The rejection of an appeal in 2008 meant Neilson was never released
The rejection of an appeal in 2008 meant Neilson was never released Handout

Donald Nielson, the serial killer known as the Black Panther, died on Sunday aged 75, the ministry of justice have confirmed.

He died after been taken from Norwich Prison to hospital after complaining of breathing difficulties.

Neilson was found guilty of murdering four people from 1971 and 1975. His final victim was Lesley Whittle, a 17-year-old heiress who he kidnapped from her home in Shropshire.

Nielson kidnapped Whittle in 1974 after finding out she inherited a fortune from her father George Whittle, who ran Whittle coach company in Kidderminster.

Neilson left a ransom note at the home of Whittle in Highley, demanding £50,000 in exchange for her. It is believed Neilson killer her after a series of misfortunes resulted in the ransom money not being delivered.

Whittle's body was found in a disused drainage shaft in Kidsgrove, Staffordshire. It is though she had died as a result of being throttled.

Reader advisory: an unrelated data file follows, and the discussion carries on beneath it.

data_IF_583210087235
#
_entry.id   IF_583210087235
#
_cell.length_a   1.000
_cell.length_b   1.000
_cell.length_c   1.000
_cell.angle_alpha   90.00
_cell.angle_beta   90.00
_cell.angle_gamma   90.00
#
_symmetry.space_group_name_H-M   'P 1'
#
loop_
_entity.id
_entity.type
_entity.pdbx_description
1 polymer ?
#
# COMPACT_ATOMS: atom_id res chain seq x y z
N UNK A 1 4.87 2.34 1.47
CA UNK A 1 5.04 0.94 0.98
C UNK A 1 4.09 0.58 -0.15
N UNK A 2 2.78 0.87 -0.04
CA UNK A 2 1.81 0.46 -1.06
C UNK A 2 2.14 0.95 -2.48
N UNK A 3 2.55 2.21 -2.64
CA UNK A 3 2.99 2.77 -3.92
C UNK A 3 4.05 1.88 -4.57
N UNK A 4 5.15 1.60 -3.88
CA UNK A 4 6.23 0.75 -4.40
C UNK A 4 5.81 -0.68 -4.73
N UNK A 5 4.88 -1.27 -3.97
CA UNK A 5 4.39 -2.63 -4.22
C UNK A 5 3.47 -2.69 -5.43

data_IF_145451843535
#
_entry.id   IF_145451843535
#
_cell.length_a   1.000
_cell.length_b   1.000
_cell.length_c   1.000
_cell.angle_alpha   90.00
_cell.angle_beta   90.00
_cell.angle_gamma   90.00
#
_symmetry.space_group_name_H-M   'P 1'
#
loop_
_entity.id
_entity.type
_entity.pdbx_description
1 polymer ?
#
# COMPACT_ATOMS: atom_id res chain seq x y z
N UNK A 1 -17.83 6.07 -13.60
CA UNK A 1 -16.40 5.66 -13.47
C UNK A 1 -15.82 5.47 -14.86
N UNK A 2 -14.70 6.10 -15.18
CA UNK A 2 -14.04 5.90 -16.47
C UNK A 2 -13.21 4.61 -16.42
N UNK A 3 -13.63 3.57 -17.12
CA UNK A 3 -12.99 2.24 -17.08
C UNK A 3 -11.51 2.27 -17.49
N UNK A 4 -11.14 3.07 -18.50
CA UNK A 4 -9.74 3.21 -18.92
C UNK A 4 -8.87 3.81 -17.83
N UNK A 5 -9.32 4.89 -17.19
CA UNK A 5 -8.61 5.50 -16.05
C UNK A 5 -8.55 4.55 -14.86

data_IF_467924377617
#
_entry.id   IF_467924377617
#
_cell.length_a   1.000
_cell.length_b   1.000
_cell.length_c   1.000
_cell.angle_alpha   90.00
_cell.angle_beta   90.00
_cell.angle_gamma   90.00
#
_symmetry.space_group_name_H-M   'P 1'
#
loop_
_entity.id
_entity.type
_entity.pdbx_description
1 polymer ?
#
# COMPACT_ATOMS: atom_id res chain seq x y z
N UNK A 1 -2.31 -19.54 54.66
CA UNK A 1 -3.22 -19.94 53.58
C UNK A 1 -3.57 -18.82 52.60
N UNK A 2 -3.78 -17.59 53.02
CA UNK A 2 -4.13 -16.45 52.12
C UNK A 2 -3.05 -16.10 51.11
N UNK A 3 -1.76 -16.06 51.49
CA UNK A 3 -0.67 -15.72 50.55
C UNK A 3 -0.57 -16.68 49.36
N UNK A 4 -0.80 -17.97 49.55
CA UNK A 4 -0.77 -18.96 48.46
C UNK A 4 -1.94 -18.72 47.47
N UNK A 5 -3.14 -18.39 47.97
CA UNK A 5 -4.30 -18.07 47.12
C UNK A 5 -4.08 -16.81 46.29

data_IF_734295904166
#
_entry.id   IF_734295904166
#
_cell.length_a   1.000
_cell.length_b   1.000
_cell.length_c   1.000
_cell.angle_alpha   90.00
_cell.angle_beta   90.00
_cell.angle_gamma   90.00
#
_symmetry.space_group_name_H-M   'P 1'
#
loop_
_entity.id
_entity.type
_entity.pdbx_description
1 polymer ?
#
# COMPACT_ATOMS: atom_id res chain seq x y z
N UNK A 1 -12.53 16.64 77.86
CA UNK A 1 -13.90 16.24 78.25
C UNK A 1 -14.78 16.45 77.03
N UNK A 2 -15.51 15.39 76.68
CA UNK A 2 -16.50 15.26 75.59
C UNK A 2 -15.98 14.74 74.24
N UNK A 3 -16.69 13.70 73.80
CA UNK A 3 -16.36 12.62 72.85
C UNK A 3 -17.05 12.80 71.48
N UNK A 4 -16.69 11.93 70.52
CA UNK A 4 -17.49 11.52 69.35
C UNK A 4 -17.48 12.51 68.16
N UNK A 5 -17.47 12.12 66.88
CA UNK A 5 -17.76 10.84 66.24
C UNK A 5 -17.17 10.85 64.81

He was also found guilty of the murders of sub-postmasters Donald Skepper, Derek Astin and Sidney Grayland during armed robberies.

Neilson was pronounced dead at 18:45 GMT on Sunday after suffering breathing difficulties, a Prison Service spokesman said.

"As with all deaths in custody, the independent Prisons and Probation Ombudsman will conduct an investigation," he said.

Neilson lost an appeal three years ago to have his life sentence reduced to 30 years. As well as the murder charges, which he received four life sentences for, he was also responsible for the burglaries of some 400 sub post offices.

Speaking in 2008, High Court judge Mr Justice Teare ruled that Nielson should never be released from prison, stating: "This is a case where the gravity of the applicant's offences justifies a whole life order.

"The murder of the young girl in March 1975 followed upon an abduction of her for gain. The location and manner of her death indicates that she must have been subjected by the applicant to a dreadful and horrific ordeal."

The nickname "Black Panther" was coined after the wife of Derek Astin, who he killed in during a robbery in 1974 in Accrington, described Neilson as being "so quick, he was like a panther."

It was also revealed in 2008 that Neilson was suffering from Motor Neurone Disease.